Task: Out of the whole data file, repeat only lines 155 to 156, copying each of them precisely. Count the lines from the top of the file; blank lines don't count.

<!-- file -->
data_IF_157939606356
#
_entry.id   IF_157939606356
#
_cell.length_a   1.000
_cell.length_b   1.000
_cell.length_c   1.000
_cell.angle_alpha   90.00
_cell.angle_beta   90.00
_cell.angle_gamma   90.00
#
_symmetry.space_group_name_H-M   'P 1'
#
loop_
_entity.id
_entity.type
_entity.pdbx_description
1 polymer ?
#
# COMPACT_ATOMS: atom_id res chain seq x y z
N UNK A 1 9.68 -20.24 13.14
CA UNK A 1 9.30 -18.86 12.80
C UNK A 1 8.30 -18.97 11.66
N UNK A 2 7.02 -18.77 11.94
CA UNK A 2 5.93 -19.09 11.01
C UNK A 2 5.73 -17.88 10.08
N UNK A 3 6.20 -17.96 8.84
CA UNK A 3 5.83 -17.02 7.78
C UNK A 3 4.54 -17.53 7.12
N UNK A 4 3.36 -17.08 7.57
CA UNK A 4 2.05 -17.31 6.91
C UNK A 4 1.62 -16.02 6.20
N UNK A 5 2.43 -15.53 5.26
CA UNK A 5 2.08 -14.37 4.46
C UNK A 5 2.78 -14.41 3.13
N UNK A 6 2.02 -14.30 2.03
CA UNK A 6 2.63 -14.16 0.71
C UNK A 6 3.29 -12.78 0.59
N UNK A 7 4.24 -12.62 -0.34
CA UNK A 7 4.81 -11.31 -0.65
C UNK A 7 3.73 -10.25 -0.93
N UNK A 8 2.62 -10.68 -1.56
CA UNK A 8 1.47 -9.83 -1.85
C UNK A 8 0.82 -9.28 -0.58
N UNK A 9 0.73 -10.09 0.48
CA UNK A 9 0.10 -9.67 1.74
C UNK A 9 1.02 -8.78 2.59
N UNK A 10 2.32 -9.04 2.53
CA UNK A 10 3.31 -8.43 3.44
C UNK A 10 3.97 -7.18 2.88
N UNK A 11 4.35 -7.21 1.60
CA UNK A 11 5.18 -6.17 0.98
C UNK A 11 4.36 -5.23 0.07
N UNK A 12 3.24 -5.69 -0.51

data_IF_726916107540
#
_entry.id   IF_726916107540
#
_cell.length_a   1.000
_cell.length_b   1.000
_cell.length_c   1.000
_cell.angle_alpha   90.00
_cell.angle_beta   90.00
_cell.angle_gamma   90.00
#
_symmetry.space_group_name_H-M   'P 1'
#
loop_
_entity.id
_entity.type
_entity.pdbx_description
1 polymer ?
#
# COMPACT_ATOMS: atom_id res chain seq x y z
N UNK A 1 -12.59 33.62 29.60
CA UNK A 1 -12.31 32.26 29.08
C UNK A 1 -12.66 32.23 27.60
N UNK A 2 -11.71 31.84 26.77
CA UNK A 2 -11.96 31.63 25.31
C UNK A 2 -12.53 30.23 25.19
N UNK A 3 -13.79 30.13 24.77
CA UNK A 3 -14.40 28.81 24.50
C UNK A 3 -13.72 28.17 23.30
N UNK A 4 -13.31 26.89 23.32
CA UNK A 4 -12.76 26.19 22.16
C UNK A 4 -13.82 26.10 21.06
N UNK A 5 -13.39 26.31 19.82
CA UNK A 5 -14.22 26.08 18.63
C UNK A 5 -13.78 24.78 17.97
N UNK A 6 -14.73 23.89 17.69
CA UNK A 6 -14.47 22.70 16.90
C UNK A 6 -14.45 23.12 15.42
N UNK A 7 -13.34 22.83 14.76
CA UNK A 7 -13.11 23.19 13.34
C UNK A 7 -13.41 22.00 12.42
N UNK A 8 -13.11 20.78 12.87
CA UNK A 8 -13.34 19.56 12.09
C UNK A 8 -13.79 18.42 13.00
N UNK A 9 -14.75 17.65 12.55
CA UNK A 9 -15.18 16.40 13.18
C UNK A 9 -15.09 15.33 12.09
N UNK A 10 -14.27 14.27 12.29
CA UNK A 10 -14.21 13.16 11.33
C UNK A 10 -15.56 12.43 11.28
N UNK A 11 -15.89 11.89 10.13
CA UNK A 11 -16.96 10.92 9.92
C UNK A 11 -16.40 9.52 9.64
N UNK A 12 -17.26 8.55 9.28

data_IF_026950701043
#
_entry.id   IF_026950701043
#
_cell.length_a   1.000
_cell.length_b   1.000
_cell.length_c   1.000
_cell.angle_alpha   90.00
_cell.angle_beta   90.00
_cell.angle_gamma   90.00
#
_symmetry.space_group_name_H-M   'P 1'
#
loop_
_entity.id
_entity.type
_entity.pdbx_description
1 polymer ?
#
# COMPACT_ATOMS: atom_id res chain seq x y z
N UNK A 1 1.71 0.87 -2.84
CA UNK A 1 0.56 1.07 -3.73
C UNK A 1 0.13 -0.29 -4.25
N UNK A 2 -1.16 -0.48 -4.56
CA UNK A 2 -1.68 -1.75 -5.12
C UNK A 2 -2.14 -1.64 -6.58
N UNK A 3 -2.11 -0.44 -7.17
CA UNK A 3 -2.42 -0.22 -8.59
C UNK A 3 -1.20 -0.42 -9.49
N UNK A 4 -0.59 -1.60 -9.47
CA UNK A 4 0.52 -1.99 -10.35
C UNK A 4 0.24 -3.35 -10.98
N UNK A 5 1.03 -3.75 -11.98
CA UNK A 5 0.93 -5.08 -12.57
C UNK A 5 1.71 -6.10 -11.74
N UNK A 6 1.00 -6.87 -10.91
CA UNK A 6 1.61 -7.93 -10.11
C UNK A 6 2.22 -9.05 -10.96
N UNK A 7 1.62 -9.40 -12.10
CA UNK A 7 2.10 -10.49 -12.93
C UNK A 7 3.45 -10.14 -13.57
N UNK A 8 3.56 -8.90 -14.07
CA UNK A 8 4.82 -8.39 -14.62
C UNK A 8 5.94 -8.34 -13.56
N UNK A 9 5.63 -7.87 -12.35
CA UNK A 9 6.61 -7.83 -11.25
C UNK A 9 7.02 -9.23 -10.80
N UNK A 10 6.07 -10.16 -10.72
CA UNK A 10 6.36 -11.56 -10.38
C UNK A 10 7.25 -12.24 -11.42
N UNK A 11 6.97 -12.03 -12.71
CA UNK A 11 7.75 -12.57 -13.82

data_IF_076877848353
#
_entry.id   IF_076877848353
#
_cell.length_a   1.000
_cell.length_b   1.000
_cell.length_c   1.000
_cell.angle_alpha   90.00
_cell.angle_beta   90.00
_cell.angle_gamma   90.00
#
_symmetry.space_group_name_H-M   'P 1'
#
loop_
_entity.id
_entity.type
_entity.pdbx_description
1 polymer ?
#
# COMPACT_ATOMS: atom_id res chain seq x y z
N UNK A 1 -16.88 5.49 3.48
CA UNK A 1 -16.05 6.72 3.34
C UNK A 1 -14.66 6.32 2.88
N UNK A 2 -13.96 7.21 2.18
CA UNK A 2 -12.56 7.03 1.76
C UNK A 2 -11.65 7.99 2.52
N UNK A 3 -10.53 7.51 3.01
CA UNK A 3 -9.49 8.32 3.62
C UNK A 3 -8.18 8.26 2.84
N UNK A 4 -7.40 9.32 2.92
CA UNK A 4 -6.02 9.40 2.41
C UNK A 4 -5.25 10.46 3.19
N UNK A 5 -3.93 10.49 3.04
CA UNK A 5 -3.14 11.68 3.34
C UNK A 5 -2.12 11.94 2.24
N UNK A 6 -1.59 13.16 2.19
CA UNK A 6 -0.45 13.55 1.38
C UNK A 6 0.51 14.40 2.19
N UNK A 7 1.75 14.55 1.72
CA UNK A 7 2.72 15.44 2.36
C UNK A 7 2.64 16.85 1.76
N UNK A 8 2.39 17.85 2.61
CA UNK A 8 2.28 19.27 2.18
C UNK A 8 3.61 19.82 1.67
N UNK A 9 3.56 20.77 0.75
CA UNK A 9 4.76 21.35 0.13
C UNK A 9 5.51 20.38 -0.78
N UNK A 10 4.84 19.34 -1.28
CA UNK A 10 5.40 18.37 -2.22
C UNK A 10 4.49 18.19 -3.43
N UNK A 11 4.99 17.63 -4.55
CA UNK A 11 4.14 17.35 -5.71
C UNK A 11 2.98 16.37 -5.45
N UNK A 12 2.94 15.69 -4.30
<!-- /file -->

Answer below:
C UNK A 9 7.02 -9.23 -10.80
N UNK A 10 6.07 -10.16 -10.72